Sadly, despite being shown Michael’s new birth certificate, Debretts refused to change its entries related to him whilst Burke’s Peerage did change. In 1958 the media noticed a discrepancy and Michael experienced a lot of press attention. Unable to cope with it Michael fled to India and then Tibet where he lived for many years in a Buddhist community. Following his death in 1962 his brother refused permission for the publication of Michael’s autobiography. It was finally published in 2017 entitled, “Out of the Ordinary: A Life of Gender and Spiritual Transitions”.
Michael Dillion’s story is one of struggle but also great privilege. The resources available to him gave him access to medical treatment which was experimental, allowed him “to pass” for much of his life and to be recognised as legally male.
Another example of privilege working for a FTM Trans person was the case of Sir Ewan Forbes. Ewan was registered female at birth. As a child of the 18th Lord Sempill, they had a life of privilege. At the age of 33 Ewan started to live as a man and continued to do so from then on. He was open about the change, putting an advert in the newspaper making it clear he wished to be known as a man and treated as such. He obtained a warrant for re-registration of his birth from the Sheriff of Aberdeen and was then able to marry his female housekeeper in 1952.
In 1968 following the death of Ewan’s father, his cousin claimed the baronetcy on the basis Ewan was still legally a woman and the baronetcy could only pass down the male line. The Scottish Court of Sessions rejected that claim and the Home Secretary of the day, James Callaghan, confirmed that Sir Ewan was male and could succeed to the baronetcy notwithstanding having been registered as female at birth and brought up as a female. Unfortunately, the case was conducted in secrecy and could not be used as a legal precedent thereafter.
The treatment of these Trans men by the establishment, particularly the legal establishment, seems surprising given all we see and hear today. They received more acceptance, including legal acceptance, than I would have expected. Why is that? Is it a product of class or is it because these were FTM Trans people rather than MTF?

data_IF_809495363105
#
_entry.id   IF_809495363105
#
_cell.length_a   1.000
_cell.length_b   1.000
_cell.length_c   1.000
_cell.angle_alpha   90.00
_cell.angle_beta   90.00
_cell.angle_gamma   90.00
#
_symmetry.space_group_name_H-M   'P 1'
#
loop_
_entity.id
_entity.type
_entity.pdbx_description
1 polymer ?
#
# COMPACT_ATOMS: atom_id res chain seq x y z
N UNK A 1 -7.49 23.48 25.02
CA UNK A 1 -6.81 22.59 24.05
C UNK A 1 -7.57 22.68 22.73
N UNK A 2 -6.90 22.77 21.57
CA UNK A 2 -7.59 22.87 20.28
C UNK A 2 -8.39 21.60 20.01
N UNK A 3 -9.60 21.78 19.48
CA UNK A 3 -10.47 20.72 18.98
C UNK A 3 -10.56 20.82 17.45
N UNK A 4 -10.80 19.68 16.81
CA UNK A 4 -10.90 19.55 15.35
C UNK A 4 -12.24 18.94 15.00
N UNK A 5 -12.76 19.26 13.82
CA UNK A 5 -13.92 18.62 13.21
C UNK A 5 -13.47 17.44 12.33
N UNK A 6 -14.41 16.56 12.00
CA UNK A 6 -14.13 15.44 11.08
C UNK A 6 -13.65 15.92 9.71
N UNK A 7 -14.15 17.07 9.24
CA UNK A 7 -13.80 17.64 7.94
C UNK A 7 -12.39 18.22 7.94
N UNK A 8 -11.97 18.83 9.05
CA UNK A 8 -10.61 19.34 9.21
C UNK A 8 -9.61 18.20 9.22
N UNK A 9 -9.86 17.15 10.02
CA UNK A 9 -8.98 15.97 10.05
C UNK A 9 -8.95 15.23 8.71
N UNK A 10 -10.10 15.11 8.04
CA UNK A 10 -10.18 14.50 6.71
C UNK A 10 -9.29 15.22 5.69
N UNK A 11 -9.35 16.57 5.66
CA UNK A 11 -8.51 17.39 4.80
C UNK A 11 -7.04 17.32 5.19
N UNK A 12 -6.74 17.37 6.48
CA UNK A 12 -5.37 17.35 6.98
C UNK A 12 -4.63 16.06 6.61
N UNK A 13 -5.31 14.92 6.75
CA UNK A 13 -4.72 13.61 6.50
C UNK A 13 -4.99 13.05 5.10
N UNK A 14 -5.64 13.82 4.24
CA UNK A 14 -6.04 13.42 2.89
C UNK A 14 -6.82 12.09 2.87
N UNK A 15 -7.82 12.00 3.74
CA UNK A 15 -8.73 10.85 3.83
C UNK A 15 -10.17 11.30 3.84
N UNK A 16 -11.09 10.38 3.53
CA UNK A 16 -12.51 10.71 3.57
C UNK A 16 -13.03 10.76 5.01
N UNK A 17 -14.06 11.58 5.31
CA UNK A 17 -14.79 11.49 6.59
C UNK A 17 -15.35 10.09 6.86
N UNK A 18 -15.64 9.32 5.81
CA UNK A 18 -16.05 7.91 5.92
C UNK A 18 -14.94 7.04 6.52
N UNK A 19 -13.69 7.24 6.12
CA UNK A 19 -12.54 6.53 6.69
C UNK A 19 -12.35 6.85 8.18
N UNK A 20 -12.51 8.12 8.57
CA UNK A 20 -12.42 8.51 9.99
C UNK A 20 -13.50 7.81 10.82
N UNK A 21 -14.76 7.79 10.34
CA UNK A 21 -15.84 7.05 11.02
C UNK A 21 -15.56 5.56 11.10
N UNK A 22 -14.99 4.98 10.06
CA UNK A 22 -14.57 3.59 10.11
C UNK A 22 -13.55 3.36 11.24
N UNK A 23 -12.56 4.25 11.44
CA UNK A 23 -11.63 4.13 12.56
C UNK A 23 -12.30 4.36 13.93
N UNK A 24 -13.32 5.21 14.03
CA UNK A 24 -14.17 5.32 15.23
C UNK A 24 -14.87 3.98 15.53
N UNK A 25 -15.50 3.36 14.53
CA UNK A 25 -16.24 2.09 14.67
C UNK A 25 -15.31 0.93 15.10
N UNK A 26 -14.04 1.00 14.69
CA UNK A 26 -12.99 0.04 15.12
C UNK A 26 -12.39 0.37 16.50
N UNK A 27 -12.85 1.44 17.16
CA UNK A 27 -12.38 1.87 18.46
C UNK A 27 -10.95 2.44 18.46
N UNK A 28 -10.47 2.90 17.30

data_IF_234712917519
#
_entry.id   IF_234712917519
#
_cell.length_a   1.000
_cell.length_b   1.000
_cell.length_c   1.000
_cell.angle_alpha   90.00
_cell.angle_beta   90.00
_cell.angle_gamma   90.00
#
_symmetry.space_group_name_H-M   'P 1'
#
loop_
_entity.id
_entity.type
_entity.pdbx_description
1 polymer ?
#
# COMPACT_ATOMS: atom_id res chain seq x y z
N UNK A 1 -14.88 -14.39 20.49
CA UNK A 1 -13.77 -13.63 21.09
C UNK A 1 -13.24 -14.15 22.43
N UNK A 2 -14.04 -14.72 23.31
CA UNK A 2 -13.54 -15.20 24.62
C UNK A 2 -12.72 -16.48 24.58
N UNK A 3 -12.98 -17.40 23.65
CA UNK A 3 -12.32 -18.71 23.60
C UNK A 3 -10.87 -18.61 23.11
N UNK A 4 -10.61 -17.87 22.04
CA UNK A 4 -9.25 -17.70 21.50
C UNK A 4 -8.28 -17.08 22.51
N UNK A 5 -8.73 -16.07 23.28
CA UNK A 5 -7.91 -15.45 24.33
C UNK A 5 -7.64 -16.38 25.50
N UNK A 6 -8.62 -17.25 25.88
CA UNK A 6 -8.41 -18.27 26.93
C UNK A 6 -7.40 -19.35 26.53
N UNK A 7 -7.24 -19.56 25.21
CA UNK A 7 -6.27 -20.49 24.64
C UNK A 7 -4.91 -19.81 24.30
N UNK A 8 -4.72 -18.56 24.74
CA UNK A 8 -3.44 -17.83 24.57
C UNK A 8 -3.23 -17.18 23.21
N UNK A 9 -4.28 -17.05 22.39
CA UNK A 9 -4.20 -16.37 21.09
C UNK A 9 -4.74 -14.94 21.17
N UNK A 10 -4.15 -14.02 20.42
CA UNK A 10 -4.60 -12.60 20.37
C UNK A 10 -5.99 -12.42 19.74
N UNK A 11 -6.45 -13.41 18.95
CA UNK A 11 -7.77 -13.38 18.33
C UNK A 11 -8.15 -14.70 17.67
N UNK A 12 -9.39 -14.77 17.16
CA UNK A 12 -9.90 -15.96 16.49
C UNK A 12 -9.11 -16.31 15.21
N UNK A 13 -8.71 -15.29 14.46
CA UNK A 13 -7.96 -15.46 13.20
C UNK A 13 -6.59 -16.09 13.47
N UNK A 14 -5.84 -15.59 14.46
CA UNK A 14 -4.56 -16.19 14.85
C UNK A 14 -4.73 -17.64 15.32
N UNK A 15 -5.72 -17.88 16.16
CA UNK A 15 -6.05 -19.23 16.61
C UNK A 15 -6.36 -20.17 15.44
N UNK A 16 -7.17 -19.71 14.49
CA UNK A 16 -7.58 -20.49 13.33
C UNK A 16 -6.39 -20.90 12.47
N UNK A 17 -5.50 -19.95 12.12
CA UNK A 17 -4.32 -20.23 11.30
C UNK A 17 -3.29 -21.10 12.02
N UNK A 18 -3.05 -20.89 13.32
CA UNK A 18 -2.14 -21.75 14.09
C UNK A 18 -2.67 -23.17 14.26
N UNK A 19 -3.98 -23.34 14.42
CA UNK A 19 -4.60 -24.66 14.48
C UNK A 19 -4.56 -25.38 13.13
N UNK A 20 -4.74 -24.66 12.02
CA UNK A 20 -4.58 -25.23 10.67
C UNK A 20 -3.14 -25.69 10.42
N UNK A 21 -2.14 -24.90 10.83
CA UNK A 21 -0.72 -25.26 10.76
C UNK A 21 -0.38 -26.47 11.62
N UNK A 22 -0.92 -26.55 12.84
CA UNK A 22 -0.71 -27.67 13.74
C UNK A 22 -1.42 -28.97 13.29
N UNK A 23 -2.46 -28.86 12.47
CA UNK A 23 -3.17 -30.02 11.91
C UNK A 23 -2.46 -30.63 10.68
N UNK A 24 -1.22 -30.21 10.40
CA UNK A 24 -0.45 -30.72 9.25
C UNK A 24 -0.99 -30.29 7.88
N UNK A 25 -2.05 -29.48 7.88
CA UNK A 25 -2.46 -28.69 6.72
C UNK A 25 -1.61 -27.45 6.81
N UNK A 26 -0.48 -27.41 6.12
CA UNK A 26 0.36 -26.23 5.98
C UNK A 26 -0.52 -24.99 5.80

While digging for Trans history I came across an article by Steven Dryden, which highlighted two British Newspaper reports dating back to 1833 and 1901. The purpose was to explore “Transgender identities in the past”. Both articles pre-dated Hirschfeld’s introduction of the term “transexual”. They also pre-date any medical treatment in the UK for trans people.
Reading the articles, knowing they pre-date the terminology we would now use, is an interesting experience. There is an inevitable caution about applying modern terms and concepts to an historic context that lacked them. But there is the difficulty that if we do not apply them to anyone before the terminology existed then we ensure there is no trans history. Listening to the discussion Steven Dryden had with E-J Scott, curator of the Museum of Transology, Dr Jay Stewart of Gendered Intelligence and Annie Brown activist, artist and youth worker was fascinating and raised more questions than it answered.
Steven Dryden quotes from two articles as follows:
“On Monday 28 January 1833 the Sussex Advertiser featured an article about 24-year old actor Eliza Edwards who was found dead. Edwards is taken to St Guys Hospital for an autopsy, where it is discovered that they were ‘a perfect man.”
“In 1901 the Tamworth Herald published an article concerning a case of fraud heard at Marylebone Magistrates Court against an individual identified as 60-year old Catherine Coome. Coome had been married several times to a number of women and had worked as a cook on a P&O liner for several years ‘without [their] true sex being discovered’.”
Dryden points out that the second article “completely erased” “the male identity (Charley Wilson) that they lived for 40 years.”
The articles and conversation around them are available to read or listen to.
The exploration of themes in those articles were fascinating for me, particularly when considered in the context of the narratives about trans people in the media and online today.
The articles and conversation touch on the absence and vanishing of trans history and people, the importance of history to an individual and to society, the particular focus on trans bodies, the use of trans stories to reinforce gender norms and the treatment of trans people by the press and law and so much more. For me, finding them after my journey through the rest of the stories in this piece also raised questions about the impact of class and the power of being able to pass.
Since, to this point, I have not been very celebratory, I have added a few links to just a small selection of the amazing trans women and men who inspire me and who I would like to celebrate.